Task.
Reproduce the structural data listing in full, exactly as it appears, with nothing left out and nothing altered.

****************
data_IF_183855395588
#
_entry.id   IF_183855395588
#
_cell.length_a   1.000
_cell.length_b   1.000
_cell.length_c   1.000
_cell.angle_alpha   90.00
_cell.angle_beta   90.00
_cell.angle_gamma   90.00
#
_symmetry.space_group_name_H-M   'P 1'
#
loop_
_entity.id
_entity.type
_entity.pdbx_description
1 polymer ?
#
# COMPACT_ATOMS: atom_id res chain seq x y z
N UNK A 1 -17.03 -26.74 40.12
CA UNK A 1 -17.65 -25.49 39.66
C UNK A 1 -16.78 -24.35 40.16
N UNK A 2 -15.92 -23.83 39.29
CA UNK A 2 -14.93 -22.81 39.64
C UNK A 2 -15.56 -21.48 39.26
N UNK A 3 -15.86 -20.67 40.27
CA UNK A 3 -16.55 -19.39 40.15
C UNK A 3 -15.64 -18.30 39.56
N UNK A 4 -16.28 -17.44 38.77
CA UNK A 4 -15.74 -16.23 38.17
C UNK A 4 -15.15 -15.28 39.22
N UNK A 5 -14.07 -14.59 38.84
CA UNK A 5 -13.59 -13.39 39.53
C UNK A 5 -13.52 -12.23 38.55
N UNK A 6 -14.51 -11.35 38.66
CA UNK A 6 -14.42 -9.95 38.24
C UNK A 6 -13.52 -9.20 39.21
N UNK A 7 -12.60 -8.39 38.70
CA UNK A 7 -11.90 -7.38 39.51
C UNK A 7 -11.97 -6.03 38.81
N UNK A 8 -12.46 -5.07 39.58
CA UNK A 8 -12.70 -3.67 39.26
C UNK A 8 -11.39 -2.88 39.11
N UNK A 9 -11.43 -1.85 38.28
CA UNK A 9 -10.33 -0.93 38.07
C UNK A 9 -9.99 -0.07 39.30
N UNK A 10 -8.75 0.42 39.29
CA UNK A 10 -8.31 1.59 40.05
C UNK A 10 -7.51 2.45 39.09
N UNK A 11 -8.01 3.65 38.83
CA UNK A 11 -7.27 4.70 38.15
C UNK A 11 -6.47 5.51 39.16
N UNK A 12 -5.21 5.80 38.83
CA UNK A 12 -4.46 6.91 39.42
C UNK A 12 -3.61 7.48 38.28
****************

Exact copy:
data_IF_183855395588
#
_entry.id   IF_183855395588
#
_cell.length_a   1.000
_cell.length_b   1.000
_cell.length_c   1.000
_cell.angle_alpha   90.00
_cell.angle_beta   90.00
_cell.angle_gamma   90.00
#
_symmetry.space_group_name_H-M   'P 1'
#
loop_
_entity.id
_entity.type
_entity.pdbx_description
1 polymer ?
#
# COMPACT_ATOMS: atom_id res chain seq x y z
N UNK A 1 -17.03 -26.74 40.12
CA UNK A 1 -17.65 -25.49 39.66
C UNK A 1 -16.78 -24.35 40.16
N UNK A 2 -15.92 -23.83 39.29
CA UNK A 2 -14.93 -22.81 39.64
C UNK A 2 -15.56 -21.48 39.26
N UNK A 3 -15.86 -20.67 40.27
CA UNK A 3 -16.55 -19.39 40.15
C UNK A 3 -15.64 -18.30 39.56
N UNK A 4 -16.28 -17.44 38.77
CA UNK A 4 -15.74 -16.23 38.17
C UNK A 4 -15.15 -15.28 39.22
N UNK A 5 -14.07 -14.59 38.84
CA UNK A 5 -13.59 -13.39 39.53
C UNK A 5 -13.52 -12.23 38.55
N UNK A 6 -14.51 -11.35 38.66
CA UNK A 6 -14.42 -9.95 38.24
C UNK A 6 -13.52 -9.20 39.21
N UNK A 7 -12.60 -8.39 38.70
CA UNK A 7 -11.90 -7.38 39.51
C UNK A 7 -11.97 -6.03 38.81
N UNK A 8 -12.46 -5.07 39.58
CA UNK A 8 -12.70 -3.67 39.26
C UNK A 8 -11.39 -2.88 39.11
N UNK A 9 -11.43 -1.85 38.28
CA UNK A 9 -10.33 -0.93 38.07
C UNK A 9 -9.99 -0.07 39.30
N UNK A 10 -8.75 0.42 39.29
CA UNK A 10 -8.31 1.59 40.05
C UNK A 10 -7.51 2.45 39.09
N UNK A 11 -8.01 3.65 38.83
CA UNK A 11 -7.27 4.70 38.15
C UNK A 11 -6.47 5.51 39.16
N UNK A 12 -5.21 5.80 38.83
CA UNK A 12 -4.46 6.91 39.42
C UNK A 12 -3.61 7.48 38.28